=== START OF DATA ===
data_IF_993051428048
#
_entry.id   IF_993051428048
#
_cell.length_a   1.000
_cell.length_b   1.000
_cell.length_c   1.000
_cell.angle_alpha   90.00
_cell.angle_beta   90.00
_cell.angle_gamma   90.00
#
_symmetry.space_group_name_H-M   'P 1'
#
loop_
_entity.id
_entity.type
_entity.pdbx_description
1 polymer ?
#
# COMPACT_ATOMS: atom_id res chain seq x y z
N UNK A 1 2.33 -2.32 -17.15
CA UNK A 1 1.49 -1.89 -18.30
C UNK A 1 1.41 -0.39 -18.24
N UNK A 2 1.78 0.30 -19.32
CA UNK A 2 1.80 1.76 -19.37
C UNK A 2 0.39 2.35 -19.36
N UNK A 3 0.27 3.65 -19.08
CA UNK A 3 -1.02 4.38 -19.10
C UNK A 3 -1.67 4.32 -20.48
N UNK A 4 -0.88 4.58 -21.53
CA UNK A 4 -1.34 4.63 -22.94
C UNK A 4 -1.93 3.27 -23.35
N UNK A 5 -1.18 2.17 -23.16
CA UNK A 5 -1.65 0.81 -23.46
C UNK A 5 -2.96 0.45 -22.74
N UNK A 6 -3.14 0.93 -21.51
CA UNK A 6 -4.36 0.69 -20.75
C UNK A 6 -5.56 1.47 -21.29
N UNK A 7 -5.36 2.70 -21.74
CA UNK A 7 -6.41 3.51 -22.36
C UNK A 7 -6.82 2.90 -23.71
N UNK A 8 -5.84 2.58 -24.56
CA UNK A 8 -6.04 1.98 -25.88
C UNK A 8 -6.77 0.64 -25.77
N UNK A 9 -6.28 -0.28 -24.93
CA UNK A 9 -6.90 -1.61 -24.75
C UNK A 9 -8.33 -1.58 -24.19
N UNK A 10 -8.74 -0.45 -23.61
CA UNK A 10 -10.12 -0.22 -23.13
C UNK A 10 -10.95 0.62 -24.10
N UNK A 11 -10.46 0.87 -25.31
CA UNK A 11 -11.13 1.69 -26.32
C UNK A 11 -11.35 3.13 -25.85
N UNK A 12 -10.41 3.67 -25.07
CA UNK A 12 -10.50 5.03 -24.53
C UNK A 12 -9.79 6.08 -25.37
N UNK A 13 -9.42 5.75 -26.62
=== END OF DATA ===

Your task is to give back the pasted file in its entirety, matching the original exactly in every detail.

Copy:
data_IF_993051428048
#
_entry.id   IF_993051428048
#
_cell.length_a   1.000
_cell.length_b   1.000
_cell.length_c   1.000
_cell.angle_alpha   90.00
_cell.angle_beta   90.00
_cell.angle_gamma   90.00
#
_symmetry.space_group_name_H-M   'P 1'
#
loop_
_entity.id
_entity.type
_entity.pdbx_description
1 polymer ?
#
# COMPACT_ATOMS: atom_id res chain seq x y z
N UNK A 1 2.33 -2.32 -17.15
CA UNK A 1 1.49 -1.89 -18.30
C UNK A 1 1.41 -0.39 -18.24
N UNK A 2 1.78 0.30 -19.32
CA UNK A 2 1.80 1.76 -19.37
C UNK A 2 0.39 2.35 -19.36
N UNK A 3 0.27 3.65 -19.08
CA UNK A 3 -1.02 4.38 -19.10
C UNK A 3 -1.67 4.32 -20.48
N UNK A 4 -0.88 4.58 -21.53
CA UNK A 4 -1.34 4.63 -22.94
C UNK A 4 -1.93 3.27 -23.35
N UNK A 5 -1.18 2.17 -23.16
CA UNK A 5 -1.65 0.81 -23.46
C UNK A 5 -2.96 0.45 -22.74
N UNK A 6 -3.14 0.93 -21.51
CA UNK A 6 -4.36 0.69 -20.75
C UNK A 6 -5.56 1.47 -21.29
N UNK A 7 -5.36 2.70 -21.74
CA UNK A 7 -6.41 3.51 -22.36
C UNK A 7 -6.82 2.90 -23.71
N UNK A 8 -5.84 2.58 -24.56
CA UNK A 8 -6.04 1.98 -25.88
C UNK A 8 -6.77 0.64 -25.77
N UNK A 9 -6.28 -0.28 -24.93
CA UNK A 9 -6.90 -1.61 -24.75
C UNK A 9 -8.33 -1.58 -24.19
N UNK A 10 -8.74 -0.45 -23.61
CA UNK A 10 -10.12 -0.22 -23.13
C UNK A 10 -10.95 0.62 -24.10
N UNK A 11 -10.46 0.87 -25.31
CA UNK A 11 -11.13 1.69 -26.32
C UNK A 11 -11.35 3.13 -25.85
N UNK A 12 -10.41 3.67 -25.07
CA UNK A 12 -10.50 5.03 -24.53
C UNK A 12 -9.79 6.08 -25.37
N UNK A 13 -9.42 5.75 -26.62